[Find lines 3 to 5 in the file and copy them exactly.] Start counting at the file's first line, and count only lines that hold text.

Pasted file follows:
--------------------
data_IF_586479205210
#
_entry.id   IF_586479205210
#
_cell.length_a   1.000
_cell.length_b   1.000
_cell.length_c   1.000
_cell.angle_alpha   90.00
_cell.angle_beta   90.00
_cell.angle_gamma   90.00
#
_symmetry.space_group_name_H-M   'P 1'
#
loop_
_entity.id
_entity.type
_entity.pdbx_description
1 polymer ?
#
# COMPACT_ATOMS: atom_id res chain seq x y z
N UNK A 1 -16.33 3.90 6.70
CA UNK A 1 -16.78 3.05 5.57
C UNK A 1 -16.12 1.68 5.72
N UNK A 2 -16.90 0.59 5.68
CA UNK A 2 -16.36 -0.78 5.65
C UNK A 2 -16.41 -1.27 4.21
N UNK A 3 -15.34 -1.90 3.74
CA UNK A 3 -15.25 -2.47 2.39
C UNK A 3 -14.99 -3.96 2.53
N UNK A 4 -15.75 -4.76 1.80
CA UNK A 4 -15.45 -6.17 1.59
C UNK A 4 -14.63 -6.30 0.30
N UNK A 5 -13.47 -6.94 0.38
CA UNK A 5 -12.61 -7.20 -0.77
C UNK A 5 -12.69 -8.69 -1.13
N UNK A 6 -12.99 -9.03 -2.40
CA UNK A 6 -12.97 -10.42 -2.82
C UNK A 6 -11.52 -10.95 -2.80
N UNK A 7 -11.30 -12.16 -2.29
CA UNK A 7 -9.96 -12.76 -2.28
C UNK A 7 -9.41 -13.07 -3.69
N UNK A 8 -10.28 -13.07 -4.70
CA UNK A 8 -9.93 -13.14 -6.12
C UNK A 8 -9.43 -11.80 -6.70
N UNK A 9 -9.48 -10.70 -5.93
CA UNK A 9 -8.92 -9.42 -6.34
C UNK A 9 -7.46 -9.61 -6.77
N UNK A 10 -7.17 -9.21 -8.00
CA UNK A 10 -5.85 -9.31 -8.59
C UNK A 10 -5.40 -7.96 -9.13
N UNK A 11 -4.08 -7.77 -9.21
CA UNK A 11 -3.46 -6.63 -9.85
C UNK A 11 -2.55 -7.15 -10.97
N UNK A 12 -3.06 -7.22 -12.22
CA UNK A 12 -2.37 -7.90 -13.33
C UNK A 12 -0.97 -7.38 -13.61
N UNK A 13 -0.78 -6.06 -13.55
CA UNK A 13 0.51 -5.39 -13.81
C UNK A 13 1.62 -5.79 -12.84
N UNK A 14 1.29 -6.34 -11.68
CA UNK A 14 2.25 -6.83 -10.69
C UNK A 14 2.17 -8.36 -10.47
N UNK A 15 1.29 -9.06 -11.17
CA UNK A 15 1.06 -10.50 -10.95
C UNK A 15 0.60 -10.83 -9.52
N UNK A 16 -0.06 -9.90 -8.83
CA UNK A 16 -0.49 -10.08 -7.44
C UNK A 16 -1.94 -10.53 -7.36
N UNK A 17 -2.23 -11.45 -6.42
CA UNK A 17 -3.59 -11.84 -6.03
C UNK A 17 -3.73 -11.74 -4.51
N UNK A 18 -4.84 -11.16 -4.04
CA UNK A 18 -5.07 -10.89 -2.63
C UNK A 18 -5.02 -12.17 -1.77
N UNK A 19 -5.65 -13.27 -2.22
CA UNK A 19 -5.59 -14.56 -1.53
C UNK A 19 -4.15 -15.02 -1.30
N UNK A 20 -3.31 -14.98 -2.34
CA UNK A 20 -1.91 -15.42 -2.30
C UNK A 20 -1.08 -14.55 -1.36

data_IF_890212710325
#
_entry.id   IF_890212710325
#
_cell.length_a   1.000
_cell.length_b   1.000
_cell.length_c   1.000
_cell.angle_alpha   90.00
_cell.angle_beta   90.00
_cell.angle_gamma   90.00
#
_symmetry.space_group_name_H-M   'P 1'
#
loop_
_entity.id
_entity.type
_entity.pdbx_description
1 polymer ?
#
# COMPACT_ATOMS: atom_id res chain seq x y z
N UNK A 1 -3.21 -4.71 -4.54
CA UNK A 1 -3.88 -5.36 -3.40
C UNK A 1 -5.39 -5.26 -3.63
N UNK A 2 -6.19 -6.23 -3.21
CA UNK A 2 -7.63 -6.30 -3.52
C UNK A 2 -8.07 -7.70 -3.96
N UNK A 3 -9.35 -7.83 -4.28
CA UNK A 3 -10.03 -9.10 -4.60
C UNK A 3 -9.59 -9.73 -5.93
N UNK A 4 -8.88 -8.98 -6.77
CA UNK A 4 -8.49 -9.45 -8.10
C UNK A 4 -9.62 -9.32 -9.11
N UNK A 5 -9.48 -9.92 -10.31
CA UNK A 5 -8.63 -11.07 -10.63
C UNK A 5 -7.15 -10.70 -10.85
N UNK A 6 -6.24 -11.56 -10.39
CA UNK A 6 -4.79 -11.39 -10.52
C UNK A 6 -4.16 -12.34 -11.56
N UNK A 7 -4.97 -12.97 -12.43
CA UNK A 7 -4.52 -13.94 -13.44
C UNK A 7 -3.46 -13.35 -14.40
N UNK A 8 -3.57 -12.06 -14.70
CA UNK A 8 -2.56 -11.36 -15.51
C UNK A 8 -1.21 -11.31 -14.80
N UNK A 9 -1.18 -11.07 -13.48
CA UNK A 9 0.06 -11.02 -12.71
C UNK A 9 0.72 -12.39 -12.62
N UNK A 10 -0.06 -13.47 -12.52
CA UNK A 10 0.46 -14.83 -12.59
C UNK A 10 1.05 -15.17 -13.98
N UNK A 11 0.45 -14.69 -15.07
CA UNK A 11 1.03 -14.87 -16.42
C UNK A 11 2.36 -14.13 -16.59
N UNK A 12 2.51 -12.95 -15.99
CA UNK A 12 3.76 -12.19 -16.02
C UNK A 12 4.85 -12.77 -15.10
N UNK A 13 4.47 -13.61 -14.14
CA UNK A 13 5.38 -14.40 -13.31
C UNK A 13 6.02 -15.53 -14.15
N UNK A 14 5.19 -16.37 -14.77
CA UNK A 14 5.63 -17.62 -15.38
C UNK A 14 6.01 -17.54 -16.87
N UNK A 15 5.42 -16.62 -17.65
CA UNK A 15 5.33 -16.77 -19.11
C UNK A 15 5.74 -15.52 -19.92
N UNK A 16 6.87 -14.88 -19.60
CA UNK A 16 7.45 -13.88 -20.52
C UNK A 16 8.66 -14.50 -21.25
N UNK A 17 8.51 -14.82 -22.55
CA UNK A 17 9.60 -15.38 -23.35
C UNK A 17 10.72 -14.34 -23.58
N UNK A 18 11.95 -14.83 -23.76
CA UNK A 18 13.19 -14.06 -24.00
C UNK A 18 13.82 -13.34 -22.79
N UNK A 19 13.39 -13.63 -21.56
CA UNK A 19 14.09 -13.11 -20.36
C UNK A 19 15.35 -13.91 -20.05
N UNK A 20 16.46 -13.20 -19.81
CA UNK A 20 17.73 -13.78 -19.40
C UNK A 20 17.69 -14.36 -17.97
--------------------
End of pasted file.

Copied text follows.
_entry.id   IF_586479205210
#
_cell.length_a   1.000